Thursday, October 14, 2010

OPEC’s Own Version of He Said, She Said…

Over each of last three years, in the run-up to the cartel's meeting, OPEC Secretary Secretary General Abdalla Salem El-Badri has tended not to give very much away. However, the 157th summit seems to be different; for over the last 6-12 months El-Badri has often stated that OPEC is comfortable with the crude oil price. In fact, he gave quite candid comments in June.

That said the price has remained in the circa of US$75 to US$85 per barrel and is heading higher as the US dollar has weakened in recent weeks. So El-Badri should indeed be comfortable with it.

But of course, no OPEC summit is complete with a bit of the old 'he said, she said'. The most important “he” in question is the Saudi oil minister Ali Al-Naimi who plainly told a media scrum here in Vienna on Wednesday that, and I quote, "Everyone" is happy with the market. To the market that reads like a coded signal he is against increasing output.

The only "she" on the table is of course Nigeria's petroleum minister - Diezani Kogbeni Alison-Madueke – who said OPEC (as always) will be looking at overproduction and non-adherence to quotas, at "this particular conference."

Sheikh Ahmed al-Abdullah al-Sabah of Kuwait when asked how the price of crude was at the moment, gave a short and sweet reply. Quite simply, he noted that, “It’s good.” Concurrently, Venezuelan Energy and Oil Minister Rafael Ramirez told a local TV network that "all" his colleagues agree they should leave the level of production stable.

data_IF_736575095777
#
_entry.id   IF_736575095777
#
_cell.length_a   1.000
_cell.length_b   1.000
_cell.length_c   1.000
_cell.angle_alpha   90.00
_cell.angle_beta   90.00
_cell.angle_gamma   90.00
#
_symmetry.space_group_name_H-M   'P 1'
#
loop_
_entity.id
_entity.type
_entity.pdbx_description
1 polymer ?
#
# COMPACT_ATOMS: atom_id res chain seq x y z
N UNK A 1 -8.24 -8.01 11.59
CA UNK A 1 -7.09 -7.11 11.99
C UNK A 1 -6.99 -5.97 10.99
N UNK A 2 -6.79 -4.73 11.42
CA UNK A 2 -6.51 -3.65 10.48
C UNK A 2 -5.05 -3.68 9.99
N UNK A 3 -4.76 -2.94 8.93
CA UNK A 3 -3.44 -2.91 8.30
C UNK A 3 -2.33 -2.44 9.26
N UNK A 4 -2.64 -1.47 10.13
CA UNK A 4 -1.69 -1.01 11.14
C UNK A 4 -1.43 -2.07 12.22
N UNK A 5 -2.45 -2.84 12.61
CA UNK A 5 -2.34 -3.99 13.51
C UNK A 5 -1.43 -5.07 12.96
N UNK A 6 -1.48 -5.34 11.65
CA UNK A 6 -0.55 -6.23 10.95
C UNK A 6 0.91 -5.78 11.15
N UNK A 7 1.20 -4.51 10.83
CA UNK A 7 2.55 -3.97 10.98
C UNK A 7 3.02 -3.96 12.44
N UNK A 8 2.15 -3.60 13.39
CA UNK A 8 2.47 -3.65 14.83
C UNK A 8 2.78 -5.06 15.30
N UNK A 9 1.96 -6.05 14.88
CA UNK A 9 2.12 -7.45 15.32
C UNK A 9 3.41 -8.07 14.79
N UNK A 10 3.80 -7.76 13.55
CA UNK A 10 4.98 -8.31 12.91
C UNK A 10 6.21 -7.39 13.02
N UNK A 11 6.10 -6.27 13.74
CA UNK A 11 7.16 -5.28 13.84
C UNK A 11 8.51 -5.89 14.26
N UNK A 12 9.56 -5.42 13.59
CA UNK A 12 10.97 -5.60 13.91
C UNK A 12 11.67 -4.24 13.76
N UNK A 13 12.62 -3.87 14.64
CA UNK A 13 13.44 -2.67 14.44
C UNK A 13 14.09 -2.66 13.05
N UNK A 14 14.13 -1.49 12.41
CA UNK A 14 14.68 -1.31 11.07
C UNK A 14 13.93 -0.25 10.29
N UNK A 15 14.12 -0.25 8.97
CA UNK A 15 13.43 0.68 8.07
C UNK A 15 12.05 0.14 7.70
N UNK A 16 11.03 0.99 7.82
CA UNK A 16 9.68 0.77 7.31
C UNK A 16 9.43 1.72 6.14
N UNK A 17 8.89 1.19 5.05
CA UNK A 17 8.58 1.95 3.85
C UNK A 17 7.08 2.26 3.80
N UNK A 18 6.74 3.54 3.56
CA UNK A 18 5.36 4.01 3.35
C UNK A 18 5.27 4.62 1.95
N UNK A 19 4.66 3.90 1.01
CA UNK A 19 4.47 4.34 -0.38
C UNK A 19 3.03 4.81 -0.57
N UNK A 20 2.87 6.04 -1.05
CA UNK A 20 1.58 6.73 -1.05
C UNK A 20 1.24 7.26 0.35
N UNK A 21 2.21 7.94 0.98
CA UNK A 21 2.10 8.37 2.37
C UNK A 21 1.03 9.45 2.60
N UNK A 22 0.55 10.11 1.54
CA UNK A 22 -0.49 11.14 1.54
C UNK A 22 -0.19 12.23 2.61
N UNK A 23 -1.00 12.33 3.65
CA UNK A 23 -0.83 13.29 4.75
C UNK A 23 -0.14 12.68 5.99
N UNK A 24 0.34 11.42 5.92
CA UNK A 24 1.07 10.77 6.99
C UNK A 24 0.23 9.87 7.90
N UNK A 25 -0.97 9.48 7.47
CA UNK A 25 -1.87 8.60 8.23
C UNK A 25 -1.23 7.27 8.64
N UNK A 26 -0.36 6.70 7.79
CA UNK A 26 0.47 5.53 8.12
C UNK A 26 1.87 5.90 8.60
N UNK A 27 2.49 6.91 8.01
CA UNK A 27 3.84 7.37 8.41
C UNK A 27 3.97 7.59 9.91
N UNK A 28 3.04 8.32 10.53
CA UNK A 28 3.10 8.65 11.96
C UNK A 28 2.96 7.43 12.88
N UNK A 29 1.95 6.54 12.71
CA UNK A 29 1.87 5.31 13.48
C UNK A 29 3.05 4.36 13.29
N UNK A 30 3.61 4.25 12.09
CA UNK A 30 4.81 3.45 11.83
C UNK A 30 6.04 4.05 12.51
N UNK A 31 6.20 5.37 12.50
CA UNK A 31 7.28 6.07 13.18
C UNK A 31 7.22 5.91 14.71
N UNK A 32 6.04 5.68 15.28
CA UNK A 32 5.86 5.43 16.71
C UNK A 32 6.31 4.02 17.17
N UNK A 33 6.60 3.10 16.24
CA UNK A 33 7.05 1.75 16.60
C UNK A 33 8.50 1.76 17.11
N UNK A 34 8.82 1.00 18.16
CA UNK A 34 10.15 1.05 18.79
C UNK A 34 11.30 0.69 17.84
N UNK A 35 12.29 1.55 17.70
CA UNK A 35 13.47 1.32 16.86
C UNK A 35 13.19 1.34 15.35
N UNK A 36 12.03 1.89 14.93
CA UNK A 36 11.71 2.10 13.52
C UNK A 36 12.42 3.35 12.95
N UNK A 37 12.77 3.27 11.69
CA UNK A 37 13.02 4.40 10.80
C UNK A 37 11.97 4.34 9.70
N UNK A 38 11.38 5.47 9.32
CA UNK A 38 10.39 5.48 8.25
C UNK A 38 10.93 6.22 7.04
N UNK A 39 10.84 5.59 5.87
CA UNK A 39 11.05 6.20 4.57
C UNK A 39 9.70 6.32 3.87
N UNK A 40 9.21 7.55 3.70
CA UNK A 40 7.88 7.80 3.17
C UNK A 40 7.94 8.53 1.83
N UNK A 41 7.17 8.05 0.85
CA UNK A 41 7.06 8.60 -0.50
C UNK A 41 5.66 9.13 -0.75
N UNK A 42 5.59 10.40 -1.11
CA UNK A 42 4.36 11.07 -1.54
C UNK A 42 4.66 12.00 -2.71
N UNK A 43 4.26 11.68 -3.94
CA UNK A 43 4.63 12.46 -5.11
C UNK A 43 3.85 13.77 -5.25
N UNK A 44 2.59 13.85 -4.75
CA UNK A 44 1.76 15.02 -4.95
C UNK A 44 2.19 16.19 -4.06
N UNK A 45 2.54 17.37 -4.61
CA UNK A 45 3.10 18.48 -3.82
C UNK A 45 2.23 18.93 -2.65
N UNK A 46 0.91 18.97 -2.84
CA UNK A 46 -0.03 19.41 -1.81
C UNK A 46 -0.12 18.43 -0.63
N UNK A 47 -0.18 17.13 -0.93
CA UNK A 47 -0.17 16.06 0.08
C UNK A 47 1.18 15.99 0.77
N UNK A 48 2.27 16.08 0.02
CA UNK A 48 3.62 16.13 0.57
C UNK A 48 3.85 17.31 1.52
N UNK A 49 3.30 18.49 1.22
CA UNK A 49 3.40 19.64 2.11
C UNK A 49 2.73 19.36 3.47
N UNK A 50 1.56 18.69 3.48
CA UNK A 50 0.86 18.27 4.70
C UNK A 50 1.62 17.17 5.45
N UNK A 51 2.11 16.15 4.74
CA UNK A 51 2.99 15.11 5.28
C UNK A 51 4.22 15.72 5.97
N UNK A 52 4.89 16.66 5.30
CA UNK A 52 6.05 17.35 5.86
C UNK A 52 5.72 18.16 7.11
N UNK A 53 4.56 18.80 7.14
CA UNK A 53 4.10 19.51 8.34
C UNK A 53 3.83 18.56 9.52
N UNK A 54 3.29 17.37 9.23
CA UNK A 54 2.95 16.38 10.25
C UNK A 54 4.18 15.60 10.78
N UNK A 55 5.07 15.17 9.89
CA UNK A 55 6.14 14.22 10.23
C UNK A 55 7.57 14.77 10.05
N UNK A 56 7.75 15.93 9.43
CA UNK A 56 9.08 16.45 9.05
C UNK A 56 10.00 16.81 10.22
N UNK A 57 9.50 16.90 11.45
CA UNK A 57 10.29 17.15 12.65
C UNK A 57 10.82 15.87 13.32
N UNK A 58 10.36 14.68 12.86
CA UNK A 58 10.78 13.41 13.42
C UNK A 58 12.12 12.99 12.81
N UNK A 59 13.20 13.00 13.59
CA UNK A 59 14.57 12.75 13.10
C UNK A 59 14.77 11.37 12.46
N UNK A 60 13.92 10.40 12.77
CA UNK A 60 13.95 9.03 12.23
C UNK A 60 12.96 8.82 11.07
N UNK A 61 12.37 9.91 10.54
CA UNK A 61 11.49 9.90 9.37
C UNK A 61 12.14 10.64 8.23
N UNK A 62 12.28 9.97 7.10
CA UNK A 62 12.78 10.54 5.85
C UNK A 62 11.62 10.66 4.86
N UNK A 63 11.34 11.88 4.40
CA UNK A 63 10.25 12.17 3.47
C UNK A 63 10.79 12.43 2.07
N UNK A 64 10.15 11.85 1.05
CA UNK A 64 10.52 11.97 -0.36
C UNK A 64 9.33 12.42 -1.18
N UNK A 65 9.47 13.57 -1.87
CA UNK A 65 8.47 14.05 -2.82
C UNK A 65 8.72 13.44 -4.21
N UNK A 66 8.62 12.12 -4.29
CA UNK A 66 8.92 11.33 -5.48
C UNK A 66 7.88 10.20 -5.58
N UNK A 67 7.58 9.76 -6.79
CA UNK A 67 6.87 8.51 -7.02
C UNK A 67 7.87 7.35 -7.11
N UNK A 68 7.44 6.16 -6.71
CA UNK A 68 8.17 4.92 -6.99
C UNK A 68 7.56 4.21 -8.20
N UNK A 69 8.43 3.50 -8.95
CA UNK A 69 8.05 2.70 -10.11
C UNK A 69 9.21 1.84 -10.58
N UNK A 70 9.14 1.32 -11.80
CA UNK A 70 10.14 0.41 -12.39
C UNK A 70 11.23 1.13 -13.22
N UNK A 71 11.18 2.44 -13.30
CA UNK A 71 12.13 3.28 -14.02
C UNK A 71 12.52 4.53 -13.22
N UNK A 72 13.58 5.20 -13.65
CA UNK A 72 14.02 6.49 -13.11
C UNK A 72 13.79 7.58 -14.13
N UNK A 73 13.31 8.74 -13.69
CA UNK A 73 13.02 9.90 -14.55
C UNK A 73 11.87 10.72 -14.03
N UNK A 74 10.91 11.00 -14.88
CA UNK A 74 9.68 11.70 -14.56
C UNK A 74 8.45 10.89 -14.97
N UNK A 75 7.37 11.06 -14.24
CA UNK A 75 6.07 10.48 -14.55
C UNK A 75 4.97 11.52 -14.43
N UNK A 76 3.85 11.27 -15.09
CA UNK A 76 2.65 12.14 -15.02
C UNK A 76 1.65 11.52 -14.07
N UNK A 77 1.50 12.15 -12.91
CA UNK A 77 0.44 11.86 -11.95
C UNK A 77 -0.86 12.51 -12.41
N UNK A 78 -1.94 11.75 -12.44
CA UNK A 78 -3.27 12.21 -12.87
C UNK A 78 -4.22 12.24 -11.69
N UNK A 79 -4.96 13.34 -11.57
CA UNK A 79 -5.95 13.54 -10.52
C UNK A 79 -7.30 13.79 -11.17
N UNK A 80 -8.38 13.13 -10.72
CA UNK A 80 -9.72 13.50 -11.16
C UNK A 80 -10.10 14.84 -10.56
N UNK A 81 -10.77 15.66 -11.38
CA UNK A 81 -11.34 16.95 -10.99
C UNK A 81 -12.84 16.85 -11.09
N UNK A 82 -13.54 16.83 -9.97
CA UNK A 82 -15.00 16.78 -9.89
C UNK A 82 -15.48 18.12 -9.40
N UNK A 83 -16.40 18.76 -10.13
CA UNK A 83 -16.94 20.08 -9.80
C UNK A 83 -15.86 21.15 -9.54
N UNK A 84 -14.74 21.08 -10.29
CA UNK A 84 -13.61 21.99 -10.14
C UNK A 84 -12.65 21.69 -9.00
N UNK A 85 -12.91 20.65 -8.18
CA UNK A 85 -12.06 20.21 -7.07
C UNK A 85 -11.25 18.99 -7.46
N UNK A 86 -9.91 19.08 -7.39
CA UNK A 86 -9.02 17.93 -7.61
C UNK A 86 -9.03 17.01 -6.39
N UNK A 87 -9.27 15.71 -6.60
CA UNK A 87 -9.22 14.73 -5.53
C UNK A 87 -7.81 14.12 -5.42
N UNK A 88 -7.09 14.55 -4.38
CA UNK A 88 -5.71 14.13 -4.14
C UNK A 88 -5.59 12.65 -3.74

Since arriving in Vienna, based on the 'he said, she said' rounds, I have had a jolly good natter with eight analysts here and a further three in London. All 11, as well as those at Société Générale expect a rollover in OPEC quotas and no change to actual output.

Finally as the forward month ICE Brent crude contract bounced to the stop-loss at US$84.55, analysts at Société Générale also believe a further range bound market is possible. "According to OPEC, the recent price rally does not reflect oil fundamentals (and we agree)," they wrote in an investment note.

© Gaurav Sharma 2010. Photo: © Shell

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